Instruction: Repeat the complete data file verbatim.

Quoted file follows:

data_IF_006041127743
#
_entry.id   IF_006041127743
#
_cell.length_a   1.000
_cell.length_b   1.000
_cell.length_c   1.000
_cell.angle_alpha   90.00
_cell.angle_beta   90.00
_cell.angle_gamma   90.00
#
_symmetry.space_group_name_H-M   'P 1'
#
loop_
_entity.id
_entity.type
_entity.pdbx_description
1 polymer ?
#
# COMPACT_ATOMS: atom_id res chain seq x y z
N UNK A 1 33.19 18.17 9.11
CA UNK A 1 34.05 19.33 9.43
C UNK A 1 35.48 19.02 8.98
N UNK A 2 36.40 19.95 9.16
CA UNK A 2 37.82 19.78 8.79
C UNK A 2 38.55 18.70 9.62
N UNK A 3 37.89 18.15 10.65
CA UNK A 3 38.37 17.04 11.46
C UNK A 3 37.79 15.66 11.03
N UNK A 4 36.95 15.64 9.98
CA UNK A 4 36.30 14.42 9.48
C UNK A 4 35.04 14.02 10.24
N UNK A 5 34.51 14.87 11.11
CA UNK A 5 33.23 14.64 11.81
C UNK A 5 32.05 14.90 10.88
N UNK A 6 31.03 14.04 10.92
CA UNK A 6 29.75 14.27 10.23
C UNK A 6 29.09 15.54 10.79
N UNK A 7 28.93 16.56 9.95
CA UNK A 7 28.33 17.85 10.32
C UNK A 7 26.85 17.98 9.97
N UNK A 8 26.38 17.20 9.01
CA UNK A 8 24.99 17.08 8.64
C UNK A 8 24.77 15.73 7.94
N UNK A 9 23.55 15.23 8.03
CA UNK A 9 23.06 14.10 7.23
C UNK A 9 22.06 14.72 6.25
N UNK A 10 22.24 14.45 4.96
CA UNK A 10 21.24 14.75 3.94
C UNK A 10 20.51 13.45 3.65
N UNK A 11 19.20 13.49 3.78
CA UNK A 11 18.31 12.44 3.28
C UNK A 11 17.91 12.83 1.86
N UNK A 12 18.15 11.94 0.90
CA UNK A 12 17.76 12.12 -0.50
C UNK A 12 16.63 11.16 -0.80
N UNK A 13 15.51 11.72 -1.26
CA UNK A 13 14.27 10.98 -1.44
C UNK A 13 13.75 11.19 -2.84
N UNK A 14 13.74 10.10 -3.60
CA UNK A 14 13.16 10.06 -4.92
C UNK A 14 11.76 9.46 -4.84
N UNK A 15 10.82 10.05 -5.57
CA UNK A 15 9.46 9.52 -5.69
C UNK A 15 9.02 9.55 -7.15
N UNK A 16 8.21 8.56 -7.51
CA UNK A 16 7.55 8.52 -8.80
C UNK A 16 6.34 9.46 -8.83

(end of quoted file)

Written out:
data_IF_006041127743
#
_entry.id   IF_006041127743
#
_cell.length_a   1.000
_cell.length_b   1.000
_cell.length_c   1.000
_cell.angle_alpha   90.00
_cell.angle_beta   90.00
_cell.angle_gamma   90.00
#
_symmetry.space_group_name_H-M   'P 1'
#
loop_
_entity.id
_entity.type
_entity.pdbx_description
1 polymer ?
#
# COMPACT_ATOMS: atom_id res chain seq x y z
N UNK A 1 33.19 18.17 9.11
CA UNK A 1 34.05 19.33 9.43
C UNK A 1 35.48 19.02 8.98
N UNK A 2 36.40 19.95 9.16
CA UNK A 2 37.82 19.78 8.79
C UNK A 2 38.55 18.70 9.62
N UNK A 3 37.89 18.15 10.65
CA UNK A 3 38.37 17.04 11.46
C UNK A 3 37.79 15.66 11.03
N UNK A 4 36.95 15.64 9.98
CA UNK A 4 36.30 14.42 9.48
C UNK A 4 35.04 14.02 10.24
N UNK A 5 34.51 14.87 11.11
CA UNK A 5 33.23 14.64 11.81
C UNK A 5 32.05 14.90 10.88
N UNK A 6 31.03 14.04 10.92
CA UNK A 6 29.75 14.27 10.23
C UNK A 6 29.09 15.54 10.79
N UNK A 7 28.93 16.56 9.95
CA UNK A 7 28.33 17.85 10.32
C UNK A 7 26.85 17.98 9.97
N UNK A 8 26.38 17.20 9.01
CA UNK A 8 24.99 17.08 8.64
C UNK A 8 24.77 15.73 7.94
N UNK A 9 23.55 15.23 8.03
CA UNK A 9 23.06 14.10 7.23
C UNK A 9 22.06 14.72 6.25
N UNK A 10 22.24 14.45 4.96
CA UNK A 10 21.24 14.75 3.94
C UNK A 10 20.51 13.45 3.65
N UNK A 11 19.20 13.49 3.78
CA UNK A 11 18.31 12.44 3.28
C UNK A 11 17.91 12.83 1.86
N UNK A 12 18.15 11.94 0.90
CA UNK A 12 17.76 12.12 -0.50
C UNK A 12 16.63 11.16 -0.80
N UNK A 13 15.51 11.72 -1.26
CA UNK A 13 14.27 10.98 -1.44
C UNK A 13 13.75 11.19 -2.84
N UNK A 14 13.74 10.10 -3.60
CA UNK A 14 13.16 10.06 -4.92
C UNK A 14 11.76 9.46 -4.84
N UNK A 15 10.82 10.05 -5.57
CA UNK A 15 9.46 9.52 -5.69
C UNK A 15 9.02 9.55 -7.15
N UNK A 16 8.21 8.56 -7.51
CA UNK A 16 7.55 8.52 -8.80
C UNK A 16 6.34 9.46 -8.83